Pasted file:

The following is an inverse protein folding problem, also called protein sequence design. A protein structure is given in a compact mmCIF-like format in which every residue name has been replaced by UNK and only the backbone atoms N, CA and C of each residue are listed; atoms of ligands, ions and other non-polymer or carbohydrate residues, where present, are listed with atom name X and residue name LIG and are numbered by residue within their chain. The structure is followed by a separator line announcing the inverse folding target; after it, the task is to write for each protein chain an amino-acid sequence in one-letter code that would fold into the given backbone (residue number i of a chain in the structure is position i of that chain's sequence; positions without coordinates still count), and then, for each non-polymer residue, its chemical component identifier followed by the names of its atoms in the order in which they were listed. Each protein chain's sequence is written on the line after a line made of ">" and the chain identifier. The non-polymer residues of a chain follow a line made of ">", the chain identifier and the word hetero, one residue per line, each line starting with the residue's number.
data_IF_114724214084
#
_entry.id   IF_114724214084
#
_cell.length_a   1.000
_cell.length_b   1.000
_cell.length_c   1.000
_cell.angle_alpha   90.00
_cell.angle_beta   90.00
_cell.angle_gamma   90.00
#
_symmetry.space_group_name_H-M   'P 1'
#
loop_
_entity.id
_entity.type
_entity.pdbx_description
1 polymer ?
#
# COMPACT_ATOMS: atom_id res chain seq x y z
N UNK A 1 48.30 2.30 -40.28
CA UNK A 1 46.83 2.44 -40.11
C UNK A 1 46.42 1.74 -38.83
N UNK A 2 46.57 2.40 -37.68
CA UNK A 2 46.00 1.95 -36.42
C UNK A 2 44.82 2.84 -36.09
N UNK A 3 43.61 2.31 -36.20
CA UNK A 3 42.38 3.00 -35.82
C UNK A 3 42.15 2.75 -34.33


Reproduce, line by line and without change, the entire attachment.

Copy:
The following is an inverse protein folding problem, also called protein sequence design. A protein structure is given in a compact mmCIF-like format in which every residue name has been replaced by UNK and only the backbone atoms N, CA and C of each residue are listed; atoms of ligands, ions and other non-polymer or carbohydrate residues, where present, are listed with atom name X and residue name LIG and are numbered by residue within their chain. The structure is followed by a separator line announcing the inverse folding target; after it, the task is to write for each protein chain an amino-acid sequence in one-letter code that would fold into the given backbone (residue number i of a chain in the structure is position i of that chain's sequence; positions without coordinates still count), and then, for each non-polymer residue, its chemical component identifier followed by the names of its atoms in the order in which they were listed. Each protein chain's sequence is written on the line after a line made of ">" and the chain identifier. The non-polymer residues of a chain follow a line made of ">", the chain identifier and the word hetero, one residue per line, each line starting with the residue's number.
data_IF_114724214084
#
_entry.id   IF_114724214084
#
_cell.length_a   1.000
_cell.length_b   1.000
_cell.length_c   1.000
_cell.angle_alpha   90.00
_cell.angle_beta   90.00
_cell.angle_gamma   90.00
#
_symmetry.space_group_name_H-M   'P 1'
#
loop_
_entity.id
_entity.type
_entity.pdbx_description
1 polymer ?
#
# COMPACT_ATOMS: atom_id res chain seq x y z
N UNK A 1 48.30 2.30 -40.28
CA UNK A 1 46.83 2.44 -40.11
C UNK A 1 46.42 1.74 -38.83
N UNK A 2 46.57 2.40 -37.68
CA UNK A 2 46.00 1.95 -36.42
C UNK A 2 44.82 2.84 -36.09
N UNK A 3 43.61 2.31 -36.20
CA UNK A 3 42.38 3.00 -35.82
C UNK A 3 42.15 2.75 -34.33